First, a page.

• Toxic Substances Control Act: According to the TSCA’s reporting and recordkeeping requirements, persons who manufactured or processed asbestos in the last four years must report certain exposure-related information, including the quantities of asbestos manufactured or processed, the types of use, and employee data. This also covers articles where asbestos is a component of a mixture.
  • Restrictions on discontinued uses of asbestos: The EPA may review an expansive list of asbestos products that are no longer on the market before they can be sold again in the United States. Anyone subject to this rule must notify the EPA at least 90 days before manufacturing, importing, or processing asbestos-containing products.
  • Asbestos-containing materials in schools: Local education agencies are required to inspect their school buildings for asbestos-containing materials, develop an asbestos management plan, and take the necessary actions to prevent or reduce asbestos hazards. Public and private schools are subject to these requirements.
  • EPA’s Asbestos Worker Protection Rule: The EPA extended worker protection requirements to state and local government employees involved in asbestos work not previously covered by the Occupational Safety and Health Administration’s (OSHA) asbestos regulations.
  • Asbestos Ban and Phase-Out Rule: In 1989, the EPA banned most asbestos-containing products. However, in 1991, the U.S. Court of Appeals, Fifth Circuit, remanded the majority rule. Today, only a few asbestos-containing materials are banned.
  • National Emission Standards for Hazardous Air Pollutants (NESHAP): The Clean Air Act of 1970 requires the EPA to develop and enforce regulations to protect the general public from exposure to airborne contaminants, like asbestos, that are known to be hazardous to human health.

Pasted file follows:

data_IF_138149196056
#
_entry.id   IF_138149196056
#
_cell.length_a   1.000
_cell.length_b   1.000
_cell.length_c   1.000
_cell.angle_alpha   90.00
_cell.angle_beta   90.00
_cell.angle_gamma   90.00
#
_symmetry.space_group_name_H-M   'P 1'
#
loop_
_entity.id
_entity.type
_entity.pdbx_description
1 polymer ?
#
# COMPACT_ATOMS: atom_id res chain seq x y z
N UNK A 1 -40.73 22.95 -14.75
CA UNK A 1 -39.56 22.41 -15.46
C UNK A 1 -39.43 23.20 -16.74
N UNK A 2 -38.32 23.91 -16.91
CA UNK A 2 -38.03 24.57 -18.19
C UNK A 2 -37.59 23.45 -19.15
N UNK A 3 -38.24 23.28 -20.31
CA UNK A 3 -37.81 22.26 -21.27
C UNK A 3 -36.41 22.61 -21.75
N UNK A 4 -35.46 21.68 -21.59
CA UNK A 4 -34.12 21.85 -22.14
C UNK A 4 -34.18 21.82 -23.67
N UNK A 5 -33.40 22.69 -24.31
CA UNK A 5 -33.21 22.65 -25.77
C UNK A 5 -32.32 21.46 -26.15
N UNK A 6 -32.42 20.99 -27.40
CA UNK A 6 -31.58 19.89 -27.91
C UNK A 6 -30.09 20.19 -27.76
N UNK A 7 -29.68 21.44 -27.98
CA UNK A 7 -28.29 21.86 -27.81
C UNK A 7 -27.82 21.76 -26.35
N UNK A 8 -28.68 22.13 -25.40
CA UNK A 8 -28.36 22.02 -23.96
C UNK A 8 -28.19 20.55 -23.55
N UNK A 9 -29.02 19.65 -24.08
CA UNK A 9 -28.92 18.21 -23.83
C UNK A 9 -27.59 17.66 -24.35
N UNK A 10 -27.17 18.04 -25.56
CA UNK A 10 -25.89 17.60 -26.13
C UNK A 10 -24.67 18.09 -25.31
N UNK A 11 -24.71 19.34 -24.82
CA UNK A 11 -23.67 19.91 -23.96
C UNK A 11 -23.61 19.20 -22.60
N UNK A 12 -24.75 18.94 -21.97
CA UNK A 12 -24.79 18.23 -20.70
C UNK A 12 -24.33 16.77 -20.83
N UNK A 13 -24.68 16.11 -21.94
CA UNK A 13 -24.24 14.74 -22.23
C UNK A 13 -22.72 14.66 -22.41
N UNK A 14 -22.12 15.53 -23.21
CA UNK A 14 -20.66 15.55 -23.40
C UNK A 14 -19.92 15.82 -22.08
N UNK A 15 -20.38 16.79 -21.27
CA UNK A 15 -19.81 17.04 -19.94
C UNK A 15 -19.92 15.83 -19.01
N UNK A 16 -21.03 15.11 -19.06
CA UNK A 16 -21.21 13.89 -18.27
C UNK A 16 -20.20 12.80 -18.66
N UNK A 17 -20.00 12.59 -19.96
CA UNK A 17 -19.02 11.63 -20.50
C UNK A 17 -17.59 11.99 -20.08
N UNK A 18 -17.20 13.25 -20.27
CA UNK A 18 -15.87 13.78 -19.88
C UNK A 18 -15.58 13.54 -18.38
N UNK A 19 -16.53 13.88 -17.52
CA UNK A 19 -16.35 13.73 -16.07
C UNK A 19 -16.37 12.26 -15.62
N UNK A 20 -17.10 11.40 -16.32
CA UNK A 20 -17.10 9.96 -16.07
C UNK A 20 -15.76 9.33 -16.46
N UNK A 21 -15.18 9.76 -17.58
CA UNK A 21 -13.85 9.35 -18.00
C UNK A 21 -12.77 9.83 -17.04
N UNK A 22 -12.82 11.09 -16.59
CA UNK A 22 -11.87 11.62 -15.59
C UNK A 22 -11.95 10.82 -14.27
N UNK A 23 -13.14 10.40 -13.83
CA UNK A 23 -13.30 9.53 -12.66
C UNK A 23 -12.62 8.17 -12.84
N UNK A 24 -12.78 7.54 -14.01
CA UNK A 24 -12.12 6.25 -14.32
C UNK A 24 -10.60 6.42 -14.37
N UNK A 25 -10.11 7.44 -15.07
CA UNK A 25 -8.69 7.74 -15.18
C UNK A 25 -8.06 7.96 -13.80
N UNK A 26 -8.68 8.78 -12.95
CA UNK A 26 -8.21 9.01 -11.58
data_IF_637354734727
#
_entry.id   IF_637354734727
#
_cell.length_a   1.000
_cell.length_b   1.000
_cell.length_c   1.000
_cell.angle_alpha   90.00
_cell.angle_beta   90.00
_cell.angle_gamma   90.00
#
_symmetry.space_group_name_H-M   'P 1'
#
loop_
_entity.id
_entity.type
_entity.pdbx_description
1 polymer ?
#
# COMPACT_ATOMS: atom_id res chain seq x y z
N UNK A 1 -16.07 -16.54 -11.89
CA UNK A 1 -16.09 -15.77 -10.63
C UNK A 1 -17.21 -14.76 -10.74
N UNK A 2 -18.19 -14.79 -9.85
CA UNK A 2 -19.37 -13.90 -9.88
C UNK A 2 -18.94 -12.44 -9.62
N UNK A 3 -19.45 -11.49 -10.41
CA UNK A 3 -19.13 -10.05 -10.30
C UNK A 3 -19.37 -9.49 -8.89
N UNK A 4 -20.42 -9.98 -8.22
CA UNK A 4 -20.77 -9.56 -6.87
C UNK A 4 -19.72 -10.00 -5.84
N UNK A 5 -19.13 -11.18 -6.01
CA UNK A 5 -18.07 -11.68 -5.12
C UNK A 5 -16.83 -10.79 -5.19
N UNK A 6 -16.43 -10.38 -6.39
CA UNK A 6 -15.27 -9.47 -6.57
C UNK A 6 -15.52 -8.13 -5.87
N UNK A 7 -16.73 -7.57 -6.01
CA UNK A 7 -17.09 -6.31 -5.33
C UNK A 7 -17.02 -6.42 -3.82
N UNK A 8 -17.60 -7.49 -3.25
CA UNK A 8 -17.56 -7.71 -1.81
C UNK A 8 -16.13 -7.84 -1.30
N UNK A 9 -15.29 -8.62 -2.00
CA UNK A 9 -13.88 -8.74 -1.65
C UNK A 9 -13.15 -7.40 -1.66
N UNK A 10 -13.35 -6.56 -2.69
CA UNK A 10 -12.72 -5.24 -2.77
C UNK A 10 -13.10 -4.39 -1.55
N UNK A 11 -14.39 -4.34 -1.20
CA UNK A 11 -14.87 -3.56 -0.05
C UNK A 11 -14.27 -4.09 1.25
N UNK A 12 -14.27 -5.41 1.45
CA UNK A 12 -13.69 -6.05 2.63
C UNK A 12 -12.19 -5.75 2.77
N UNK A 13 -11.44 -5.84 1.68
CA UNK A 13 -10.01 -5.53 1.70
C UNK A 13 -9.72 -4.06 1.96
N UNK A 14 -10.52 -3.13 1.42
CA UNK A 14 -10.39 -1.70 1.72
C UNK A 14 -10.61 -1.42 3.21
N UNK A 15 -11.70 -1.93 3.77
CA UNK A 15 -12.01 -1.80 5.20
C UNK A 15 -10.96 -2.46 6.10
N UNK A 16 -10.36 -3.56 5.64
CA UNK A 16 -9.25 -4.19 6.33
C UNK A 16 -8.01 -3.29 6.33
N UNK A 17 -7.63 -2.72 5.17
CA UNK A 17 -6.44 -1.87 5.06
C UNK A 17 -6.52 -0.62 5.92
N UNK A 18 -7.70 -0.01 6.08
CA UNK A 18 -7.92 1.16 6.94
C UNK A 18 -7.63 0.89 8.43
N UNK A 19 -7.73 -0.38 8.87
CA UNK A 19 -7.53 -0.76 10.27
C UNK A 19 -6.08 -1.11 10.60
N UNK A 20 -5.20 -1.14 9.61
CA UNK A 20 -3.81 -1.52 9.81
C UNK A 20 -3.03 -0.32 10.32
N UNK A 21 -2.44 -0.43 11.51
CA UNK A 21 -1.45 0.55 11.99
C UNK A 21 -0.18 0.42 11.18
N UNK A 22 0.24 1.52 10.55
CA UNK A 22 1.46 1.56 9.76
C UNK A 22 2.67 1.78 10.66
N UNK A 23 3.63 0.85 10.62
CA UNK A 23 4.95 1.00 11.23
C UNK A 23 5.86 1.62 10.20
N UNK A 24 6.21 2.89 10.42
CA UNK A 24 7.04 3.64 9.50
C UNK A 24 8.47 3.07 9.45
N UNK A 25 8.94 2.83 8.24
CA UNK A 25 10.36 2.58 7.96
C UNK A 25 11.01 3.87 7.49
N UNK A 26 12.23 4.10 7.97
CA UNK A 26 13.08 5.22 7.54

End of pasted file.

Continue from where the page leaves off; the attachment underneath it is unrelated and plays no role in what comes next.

In addition to the EPA, OSHA enforces regulations meant to protect employees and ensure that work environments are safe and free of any hazards. The following regulations apply to handling asbestos in the workplace:

  • Asbestos General Standard: Specification of permissible exposure limits, engineering controls, worker training, labeling respiratory protection, and disposal of asbestos waste.
  • Asbestos Construction Standard: This covers any construction work that involves asbestos, including demolitions and renovations, worker training, disposal of asbestos waste, and specification of permissible exposure limits.
  • Mine Safety and Health Administration (MSHA): This is responsible for overseeing the safety and health of miners. The following regulations apply to asbestos in mines:
    • Surface mines: Exposure limits, engineering controls, and respiratory protection measures in surface mines.
    • Underground mines: Exposure limits, engineering control, and respiratory protection measures for workers in underground mines.

Our Philadelphia Asbestos Attorneys at Shein Law Represent Workers With Asbestos Diseases

If you or a loved one was diagnosed with mesothelioma, lung cancer, or another asbestos-related disease, do not hesitate to contact our Philadelphia asbestos attorneys at Shein Law. To schedule a confidential consultation, call us today at 877-743-4652 or contact us online. Our offices are located in Philadelphia and Pennsauken, New Jersey, where we serve clients in Pennsylvania and New Jersey.